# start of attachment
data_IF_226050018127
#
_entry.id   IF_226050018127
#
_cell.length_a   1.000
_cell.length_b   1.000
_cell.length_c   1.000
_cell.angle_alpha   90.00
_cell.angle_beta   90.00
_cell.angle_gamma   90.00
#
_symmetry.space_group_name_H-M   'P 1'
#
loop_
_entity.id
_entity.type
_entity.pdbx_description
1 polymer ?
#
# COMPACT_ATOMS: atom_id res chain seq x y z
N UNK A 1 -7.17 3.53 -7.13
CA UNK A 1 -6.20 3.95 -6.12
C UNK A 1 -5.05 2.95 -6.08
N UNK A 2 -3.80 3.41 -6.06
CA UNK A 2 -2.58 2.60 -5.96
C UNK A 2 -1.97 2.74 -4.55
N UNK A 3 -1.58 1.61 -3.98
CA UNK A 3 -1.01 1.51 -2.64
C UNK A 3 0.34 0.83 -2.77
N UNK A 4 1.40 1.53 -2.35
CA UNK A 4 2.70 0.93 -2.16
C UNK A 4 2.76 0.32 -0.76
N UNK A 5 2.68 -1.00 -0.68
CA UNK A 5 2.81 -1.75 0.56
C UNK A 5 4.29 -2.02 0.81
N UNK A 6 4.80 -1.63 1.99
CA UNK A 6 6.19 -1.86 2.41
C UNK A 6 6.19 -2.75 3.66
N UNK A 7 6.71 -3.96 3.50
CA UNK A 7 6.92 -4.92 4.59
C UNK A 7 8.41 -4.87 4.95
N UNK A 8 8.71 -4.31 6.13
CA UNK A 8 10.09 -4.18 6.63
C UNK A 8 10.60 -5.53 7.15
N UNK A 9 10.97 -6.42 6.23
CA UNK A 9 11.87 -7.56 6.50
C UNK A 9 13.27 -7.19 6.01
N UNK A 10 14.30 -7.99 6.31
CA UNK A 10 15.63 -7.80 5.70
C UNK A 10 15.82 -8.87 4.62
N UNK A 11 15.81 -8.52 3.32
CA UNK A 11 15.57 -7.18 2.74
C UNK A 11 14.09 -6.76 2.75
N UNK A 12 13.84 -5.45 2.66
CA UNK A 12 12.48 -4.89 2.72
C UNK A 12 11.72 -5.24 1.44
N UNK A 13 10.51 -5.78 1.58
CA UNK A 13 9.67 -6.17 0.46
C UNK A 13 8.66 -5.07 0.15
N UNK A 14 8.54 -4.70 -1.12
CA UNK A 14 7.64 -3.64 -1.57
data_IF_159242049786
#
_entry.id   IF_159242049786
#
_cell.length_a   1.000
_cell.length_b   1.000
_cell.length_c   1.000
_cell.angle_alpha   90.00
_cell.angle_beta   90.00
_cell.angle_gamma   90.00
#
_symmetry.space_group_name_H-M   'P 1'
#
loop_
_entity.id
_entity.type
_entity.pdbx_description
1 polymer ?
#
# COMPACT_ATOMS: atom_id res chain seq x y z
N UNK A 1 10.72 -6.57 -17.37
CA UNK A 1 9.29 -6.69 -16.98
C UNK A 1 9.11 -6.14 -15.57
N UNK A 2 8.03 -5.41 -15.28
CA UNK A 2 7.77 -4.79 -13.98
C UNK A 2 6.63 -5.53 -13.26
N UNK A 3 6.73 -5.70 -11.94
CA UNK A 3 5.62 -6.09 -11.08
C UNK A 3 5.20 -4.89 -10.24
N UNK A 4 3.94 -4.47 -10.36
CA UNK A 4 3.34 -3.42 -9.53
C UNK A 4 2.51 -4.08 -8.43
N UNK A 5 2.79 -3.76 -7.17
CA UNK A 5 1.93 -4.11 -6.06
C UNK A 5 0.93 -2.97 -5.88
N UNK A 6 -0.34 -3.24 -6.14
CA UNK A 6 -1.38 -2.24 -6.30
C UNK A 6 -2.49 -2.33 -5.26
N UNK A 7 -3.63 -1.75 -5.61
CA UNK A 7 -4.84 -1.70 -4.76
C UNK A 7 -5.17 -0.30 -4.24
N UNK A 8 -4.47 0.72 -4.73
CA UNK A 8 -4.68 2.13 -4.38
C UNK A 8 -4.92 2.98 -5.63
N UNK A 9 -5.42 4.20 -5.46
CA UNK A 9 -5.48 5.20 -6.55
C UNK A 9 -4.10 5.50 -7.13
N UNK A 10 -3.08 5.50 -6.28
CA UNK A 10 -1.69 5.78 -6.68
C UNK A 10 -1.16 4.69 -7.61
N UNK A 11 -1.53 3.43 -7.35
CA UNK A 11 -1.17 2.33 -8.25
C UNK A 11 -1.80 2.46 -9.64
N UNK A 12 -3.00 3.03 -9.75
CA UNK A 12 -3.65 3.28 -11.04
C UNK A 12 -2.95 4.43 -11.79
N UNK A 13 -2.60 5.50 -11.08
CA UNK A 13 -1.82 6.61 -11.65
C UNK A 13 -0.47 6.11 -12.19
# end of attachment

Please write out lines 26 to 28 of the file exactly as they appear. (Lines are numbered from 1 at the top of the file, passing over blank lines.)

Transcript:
C UNK A 2 -1.97 2.74 -4.55
N UNK A 3 -1.58 1.61 -3.98
CA UNK A 3 -1.01 1.51 -2.64